A new RFID tag designed to “track objects or people in a closed environment” which is being funded by the Department of Homeland Security even has the ability to know when you visit the bathroom.
Developed by Queralt Inc., the technology is already being used in public schools and to track elderly patients in retirement homes. Queralt’s Steve Abbagnaro is working with the DHS to “develop advanced authentication and authorization systems to improve cyber security.”
A promotional video for the system shows a person being tracked down to their precise location via a Google Maps style interface.
“Under the system, employees are issued an RFID-enabled badge that a computer reads while they are at work,” reports the Middletown Press. “As they go about their day, the system collects information — when they arrive, eat lunch, or go to the restroom, for instance, or which computers they log into. The system then uses the information to establish patterns and issue an alert if something is amiss.”
When Abbagnaro was asked by the newspaper if the technology was “creepy,” he responded, “It is absolutely terrifying, but it’s being done for a good reason.”
Well that’s OK then, Americans will just have to trust a federal agency that has consistently lied about innumerable privacy issues to safeguard their rights this time around.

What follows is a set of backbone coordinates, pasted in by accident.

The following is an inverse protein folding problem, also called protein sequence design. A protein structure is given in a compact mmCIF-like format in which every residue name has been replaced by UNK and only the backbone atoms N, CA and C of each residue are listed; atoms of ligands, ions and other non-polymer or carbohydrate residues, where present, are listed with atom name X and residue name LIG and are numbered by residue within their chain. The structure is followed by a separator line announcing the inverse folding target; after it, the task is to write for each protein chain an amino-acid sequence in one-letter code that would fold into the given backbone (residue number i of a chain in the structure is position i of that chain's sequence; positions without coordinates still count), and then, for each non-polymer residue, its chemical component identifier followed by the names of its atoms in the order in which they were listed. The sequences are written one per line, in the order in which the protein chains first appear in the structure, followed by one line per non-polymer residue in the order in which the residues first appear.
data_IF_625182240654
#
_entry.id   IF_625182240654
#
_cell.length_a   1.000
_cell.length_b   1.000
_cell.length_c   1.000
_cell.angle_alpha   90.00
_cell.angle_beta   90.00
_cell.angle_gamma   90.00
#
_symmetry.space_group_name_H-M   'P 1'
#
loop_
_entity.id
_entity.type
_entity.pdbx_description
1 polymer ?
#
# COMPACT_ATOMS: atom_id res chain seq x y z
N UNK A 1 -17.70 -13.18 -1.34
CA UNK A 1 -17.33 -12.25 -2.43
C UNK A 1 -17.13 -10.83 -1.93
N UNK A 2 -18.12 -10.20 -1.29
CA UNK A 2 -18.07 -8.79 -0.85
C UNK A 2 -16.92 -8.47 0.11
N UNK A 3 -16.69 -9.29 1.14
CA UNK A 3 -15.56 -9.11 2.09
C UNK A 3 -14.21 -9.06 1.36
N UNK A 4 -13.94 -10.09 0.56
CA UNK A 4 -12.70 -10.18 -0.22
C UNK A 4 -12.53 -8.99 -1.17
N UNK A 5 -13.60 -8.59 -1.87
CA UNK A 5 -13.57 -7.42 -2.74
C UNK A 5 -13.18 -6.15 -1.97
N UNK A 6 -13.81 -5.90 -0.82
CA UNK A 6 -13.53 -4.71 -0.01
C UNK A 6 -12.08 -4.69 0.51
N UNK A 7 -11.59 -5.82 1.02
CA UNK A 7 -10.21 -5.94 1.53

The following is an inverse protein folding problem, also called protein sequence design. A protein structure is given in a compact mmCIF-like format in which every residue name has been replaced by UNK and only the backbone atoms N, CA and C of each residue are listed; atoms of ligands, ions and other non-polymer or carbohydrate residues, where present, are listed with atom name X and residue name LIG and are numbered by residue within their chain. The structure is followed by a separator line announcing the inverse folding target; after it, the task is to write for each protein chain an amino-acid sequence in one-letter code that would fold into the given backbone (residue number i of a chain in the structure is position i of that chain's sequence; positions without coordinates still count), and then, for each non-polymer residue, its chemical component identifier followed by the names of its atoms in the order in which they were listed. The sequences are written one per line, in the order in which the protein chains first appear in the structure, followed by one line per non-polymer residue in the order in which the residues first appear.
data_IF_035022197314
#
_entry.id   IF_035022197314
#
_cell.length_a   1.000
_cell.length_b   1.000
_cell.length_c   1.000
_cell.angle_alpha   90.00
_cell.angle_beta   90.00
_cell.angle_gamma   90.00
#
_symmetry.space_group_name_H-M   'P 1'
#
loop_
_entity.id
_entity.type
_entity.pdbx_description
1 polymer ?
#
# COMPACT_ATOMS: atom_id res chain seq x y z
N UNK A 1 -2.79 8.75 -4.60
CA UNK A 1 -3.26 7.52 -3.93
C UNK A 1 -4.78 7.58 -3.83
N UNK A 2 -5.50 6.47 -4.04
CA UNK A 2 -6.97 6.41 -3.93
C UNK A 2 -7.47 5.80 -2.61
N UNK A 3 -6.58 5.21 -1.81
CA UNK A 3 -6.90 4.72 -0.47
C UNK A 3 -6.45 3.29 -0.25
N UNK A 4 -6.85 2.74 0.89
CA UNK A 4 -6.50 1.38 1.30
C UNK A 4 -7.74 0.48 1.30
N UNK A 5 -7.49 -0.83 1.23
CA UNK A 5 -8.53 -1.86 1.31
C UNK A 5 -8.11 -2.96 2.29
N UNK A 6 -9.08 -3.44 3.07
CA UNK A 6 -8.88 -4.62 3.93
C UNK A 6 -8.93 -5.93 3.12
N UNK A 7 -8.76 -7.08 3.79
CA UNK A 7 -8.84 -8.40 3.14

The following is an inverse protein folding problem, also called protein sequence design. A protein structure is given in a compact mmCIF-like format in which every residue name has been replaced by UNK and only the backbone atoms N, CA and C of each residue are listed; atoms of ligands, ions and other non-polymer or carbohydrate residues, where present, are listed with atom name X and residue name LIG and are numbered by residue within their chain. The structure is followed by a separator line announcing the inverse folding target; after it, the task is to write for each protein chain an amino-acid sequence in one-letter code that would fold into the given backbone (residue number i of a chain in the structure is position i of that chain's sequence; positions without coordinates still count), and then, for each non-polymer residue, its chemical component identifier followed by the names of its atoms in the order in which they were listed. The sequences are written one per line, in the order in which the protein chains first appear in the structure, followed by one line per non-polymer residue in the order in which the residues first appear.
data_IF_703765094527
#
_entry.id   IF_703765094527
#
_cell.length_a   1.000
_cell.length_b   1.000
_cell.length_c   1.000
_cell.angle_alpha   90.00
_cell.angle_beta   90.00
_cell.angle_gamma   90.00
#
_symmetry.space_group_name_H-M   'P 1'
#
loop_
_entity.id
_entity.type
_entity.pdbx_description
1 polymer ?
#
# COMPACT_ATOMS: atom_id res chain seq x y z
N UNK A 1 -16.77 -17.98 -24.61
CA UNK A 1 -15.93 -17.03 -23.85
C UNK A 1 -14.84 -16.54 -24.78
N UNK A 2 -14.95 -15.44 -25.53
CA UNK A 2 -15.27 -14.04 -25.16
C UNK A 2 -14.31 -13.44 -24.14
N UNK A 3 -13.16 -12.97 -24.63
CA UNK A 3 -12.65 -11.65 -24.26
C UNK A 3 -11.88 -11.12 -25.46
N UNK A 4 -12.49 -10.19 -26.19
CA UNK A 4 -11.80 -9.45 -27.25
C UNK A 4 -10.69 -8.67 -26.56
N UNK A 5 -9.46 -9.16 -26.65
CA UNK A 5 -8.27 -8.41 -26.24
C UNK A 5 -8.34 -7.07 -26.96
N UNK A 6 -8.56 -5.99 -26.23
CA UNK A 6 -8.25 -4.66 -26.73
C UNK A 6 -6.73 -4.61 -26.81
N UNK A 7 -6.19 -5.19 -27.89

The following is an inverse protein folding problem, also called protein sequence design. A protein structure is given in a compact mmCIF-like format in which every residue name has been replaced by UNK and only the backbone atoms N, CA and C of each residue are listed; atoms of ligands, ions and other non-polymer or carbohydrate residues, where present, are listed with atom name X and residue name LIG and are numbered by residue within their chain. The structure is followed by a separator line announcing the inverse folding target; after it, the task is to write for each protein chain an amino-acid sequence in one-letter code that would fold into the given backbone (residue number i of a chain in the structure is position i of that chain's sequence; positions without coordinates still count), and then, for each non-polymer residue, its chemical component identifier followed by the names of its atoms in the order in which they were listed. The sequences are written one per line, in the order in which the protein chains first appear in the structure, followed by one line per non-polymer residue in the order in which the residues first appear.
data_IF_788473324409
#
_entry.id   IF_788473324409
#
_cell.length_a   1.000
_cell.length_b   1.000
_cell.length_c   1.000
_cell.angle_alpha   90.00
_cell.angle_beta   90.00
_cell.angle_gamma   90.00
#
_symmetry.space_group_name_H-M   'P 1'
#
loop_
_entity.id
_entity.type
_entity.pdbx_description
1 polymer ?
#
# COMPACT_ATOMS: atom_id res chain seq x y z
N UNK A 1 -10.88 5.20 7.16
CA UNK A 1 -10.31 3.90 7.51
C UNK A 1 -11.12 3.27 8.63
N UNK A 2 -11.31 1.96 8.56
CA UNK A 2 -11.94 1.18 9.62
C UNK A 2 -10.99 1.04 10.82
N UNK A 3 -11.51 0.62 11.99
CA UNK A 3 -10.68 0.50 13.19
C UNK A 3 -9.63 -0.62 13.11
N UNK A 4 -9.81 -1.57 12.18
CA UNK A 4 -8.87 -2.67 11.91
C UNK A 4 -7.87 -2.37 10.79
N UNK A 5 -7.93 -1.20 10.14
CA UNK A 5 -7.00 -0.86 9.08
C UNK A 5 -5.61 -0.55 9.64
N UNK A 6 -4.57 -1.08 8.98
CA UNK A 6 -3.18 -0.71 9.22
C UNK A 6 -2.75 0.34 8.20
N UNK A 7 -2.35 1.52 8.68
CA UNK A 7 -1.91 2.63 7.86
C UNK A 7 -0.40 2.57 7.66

Abbagnaro says the technology, at least in its current format, will only be used to track government employees with their knowledge and permission.
“How long before they incorporate this technology into driver’s licenses?” asks privacy blog MassPrivateI. “Can you say Real ID? DHS’s national drivers license tracking program! When they’re installed in your driver’s license they’ll even know which vehicle your driving!”
“When money is involved corporate ‘shareholders’ will put them into every employee ID badge. Then it’s only a matter of time before it’s a law and every driver’s license and federal ID badge will have this RFID spying tech installed in them.”
Given the Department of Homeland Security’s rather chilling take on airport security – the federal agency once considered purchasing bracelets that delivered taser-style shocks to unruly travelers – one wonders whether the technology will also find its way into airline boarding passes at some point in the future.